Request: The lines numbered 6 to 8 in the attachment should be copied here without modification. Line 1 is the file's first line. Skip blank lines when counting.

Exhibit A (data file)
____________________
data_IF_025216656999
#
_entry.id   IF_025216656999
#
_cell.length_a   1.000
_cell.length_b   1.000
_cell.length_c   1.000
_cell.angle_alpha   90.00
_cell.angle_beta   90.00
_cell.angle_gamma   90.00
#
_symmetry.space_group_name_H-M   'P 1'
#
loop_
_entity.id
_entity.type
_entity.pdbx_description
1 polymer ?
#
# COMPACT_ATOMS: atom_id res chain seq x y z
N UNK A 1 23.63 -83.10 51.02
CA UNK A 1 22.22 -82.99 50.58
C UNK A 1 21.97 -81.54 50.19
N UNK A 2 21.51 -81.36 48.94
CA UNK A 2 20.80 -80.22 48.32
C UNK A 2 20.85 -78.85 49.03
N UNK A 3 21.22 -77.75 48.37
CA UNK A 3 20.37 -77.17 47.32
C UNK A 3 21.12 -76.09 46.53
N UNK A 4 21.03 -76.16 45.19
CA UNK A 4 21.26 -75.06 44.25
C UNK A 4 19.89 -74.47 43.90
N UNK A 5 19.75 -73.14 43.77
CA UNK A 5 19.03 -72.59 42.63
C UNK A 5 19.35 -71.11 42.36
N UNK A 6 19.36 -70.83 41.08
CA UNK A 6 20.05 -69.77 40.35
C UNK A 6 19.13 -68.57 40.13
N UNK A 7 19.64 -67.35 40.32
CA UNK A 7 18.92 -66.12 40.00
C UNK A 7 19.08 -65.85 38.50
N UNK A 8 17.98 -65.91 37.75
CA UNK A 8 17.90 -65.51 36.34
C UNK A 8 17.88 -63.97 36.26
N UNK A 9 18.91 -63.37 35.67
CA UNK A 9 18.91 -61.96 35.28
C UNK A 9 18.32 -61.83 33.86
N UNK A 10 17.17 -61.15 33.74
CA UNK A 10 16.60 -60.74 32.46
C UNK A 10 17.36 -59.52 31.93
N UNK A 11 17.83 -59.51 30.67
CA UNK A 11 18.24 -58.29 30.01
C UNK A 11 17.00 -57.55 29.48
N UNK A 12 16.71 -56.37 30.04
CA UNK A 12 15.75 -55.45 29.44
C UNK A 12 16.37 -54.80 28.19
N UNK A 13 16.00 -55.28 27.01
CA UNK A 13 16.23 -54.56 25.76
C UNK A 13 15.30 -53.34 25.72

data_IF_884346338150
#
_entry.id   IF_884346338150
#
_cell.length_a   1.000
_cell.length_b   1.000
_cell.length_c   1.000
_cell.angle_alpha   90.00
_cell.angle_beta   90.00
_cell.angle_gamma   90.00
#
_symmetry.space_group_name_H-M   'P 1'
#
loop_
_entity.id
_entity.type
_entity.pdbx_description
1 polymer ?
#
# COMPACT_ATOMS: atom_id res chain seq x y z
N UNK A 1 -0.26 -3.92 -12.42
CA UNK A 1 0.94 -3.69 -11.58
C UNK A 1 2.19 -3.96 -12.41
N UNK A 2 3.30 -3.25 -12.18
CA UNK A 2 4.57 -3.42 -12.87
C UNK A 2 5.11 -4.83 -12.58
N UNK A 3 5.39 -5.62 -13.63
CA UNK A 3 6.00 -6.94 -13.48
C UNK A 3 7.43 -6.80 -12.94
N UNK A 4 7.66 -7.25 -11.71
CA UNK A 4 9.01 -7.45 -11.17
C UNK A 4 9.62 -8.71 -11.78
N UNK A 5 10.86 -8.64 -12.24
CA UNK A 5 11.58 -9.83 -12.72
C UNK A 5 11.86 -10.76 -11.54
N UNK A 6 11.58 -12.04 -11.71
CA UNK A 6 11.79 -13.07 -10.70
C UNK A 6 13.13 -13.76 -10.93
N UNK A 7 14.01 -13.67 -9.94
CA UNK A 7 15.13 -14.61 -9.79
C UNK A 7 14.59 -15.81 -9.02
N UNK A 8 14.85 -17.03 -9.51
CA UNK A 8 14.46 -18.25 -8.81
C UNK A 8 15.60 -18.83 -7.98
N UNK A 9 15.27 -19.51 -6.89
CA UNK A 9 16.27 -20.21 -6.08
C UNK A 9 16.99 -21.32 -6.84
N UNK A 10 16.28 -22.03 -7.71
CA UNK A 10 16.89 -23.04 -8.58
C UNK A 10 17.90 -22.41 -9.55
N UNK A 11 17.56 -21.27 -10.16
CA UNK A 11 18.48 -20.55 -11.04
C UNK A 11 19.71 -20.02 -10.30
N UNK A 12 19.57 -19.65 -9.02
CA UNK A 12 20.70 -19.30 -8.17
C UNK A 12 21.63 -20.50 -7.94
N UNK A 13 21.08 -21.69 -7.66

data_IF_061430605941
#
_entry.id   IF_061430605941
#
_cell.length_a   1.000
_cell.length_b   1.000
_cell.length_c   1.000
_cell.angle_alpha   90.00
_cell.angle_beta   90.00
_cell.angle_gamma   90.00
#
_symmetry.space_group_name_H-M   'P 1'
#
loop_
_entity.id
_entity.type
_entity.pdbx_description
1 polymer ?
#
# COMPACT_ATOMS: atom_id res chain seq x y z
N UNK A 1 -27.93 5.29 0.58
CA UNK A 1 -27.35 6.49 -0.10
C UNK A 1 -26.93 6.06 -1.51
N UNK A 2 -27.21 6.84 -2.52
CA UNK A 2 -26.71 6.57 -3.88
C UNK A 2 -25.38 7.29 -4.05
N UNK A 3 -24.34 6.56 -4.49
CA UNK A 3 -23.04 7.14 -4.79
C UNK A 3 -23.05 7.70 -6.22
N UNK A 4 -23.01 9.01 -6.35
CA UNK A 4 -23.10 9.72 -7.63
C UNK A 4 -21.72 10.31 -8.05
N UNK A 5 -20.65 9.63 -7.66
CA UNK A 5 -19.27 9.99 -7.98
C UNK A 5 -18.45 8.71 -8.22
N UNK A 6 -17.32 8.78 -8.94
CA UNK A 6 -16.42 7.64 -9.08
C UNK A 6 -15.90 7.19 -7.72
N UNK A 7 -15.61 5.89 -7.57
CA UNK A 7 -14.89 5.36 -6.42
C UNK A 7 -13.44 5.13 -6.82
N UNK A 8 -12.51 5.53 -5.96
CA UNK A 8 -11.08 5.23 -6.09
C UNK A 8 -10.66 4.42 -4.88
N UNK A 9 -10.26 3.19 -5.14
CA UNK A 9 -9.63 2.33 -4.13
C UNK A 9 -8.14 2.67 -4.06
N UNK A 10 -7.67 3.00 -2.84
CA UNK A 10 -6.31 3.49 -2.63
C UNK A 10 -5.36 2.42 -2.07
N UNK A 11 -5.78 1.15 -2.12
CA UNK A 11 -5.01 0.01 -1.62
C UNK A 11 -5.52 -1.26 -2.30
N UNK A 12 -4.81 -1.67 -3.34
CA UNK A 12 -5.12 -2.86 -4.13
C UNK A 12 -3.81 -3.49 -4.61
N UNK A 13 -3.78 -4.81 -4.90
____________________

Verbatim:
_cell.length_b   1.000
_cell.length_c   1.000
_cell.angle_alpha   90.00